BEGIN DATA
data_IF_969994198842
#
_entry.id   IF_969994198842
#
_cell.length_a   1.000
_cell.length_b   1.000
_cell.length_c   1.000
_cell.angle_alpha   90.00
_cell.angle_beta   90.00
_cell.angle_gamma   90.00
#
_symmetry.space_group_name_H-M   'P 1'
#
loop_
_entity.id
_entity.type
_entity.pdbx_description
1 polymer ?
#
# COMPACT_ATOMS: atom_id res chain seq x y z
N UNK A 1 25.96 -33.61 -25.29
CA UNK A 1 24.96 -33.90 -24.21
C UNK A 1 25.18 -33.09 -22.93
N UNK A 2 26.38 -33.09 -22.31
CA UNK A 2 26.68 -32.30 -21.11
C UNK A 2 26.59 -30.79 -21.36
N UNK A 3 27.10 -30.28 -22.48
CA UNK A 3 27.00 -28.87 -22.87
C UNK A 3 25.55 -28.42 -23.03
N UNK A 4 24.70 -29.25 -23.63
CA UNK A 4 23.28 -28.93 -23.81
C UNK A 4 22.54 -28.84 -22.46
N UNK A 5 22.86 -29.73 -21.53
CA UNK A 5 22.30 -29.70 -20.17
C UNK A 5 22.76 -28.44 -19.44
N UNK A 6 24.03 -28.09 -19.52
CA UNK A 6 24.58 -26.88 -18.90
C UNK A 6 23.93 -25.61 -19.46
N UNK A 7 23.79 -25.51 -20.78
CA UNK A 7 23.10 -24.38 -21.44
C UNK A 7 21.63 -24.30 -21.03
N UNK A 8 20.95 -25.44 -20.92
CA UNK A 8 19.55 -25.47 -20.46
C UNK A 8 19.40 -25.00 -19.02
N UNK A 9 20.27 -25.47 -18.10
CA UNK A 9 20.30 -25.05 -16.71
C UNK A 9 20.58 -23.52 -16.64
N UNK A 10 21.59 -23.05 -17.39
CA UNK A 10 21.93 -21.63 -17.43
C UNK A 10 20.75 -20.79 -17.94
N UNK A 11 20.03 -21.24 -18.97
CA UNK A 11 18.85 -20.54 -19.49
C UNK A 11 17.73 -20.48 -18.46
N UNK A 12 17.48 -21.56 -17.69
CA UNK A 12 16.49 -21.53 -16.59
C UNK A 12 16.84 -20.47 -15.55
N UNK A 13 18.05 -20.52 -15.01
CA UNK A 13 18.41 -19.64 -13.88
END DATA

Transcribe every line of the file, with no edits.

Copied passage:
data_IF_969994198842
#
_entry.id   IF_969994198842
#
_cell.length_a   1.000
_cell.length_b   1.000
_cell.length_c   1.000
_cell.angle_alpha   90.00
_cell.angle_beta   90.00
_cell.angle_gamma   90.00
#
_symmetry.space_group_name_H-M   'P 1'
#
loop_
_entity.id
_entity.type
_entity.pdbx_description
1 polymer ?
#
# COMPACT_ATOMS: atom_id res chain seq x y z
N UNK A 1 25.96 -33.61 -25.29
CA UNK A 1 24.96 -33.90 -24.21
C UNK A 1 25.18 -33.09 -22.93
N UNK A 2 26.38 -33.09 -22.31
CA UNK A 2 26.68 -32.30 -21.11
C UNK A 2 26.59 -30.79 -21.36
N UNK A 3 27.10 -30.28 -22.48
CA UNK A 3 27.00 -28.87 -22.87
C UNK A 3 25.55 -28.42 -23.03
N UNK A 4 24.70 -29.25 -23.63
CA UNK A 4 23.28 -28.93 -23.81
C UNK A 4 22.54 -28.84 -22.46
N UNK A 5 22.86 -29.73 -21.53
CA UNK A 5 22.30 -29.70 -20.17
C UNK A 5 22.76 -28.44 -19.44
N UNK A 6 24.03 -28.09 -19.52
CA UNK A 6 24.58 -26.88 -18.90
C UNK A 6 23.93 -25.61 -19.46
N UNK A 7 23.79 -25.51 -20.78
CA UNK A 7 23.10 -24.38 -21.44
C UNK A 7 21.63 -24.30 -21.03
N UNK A 8 20.95 -25.44 -20.92
CA UNK A 8 19.55 -25.47 -20.46
C UNK A 8 19.40 -25.00 -19.02
N UNK A 9 20.27 -25.47 -18.10
CA UNK A 9 20.30 -25.05 -16.71
C UNK A 9 20.58 -23.52 -16.64
N UNK A 10 21.59 -23.05 -17.39
CA UNK A 10 21.93 -21.63 -17.43
C UNK A 10 20.75 -20.79 -17.94
N UNK A 11 20.03 -21.24 -18.97
CA UNK A 11 18.85 -20.54 -19.49
C UNK A 11 17.73 -20.48 -18.46
N UNK A 12 17.48 -21.56 -17.69
CA UNK A 12 16.49 -21.53 -16.59
C UNK A 12 16.84 -20.47 -15.55
N UNK A 13 18.05 -20.52 -15.01
CA UNK A 13 18.41 -19.64 -13.88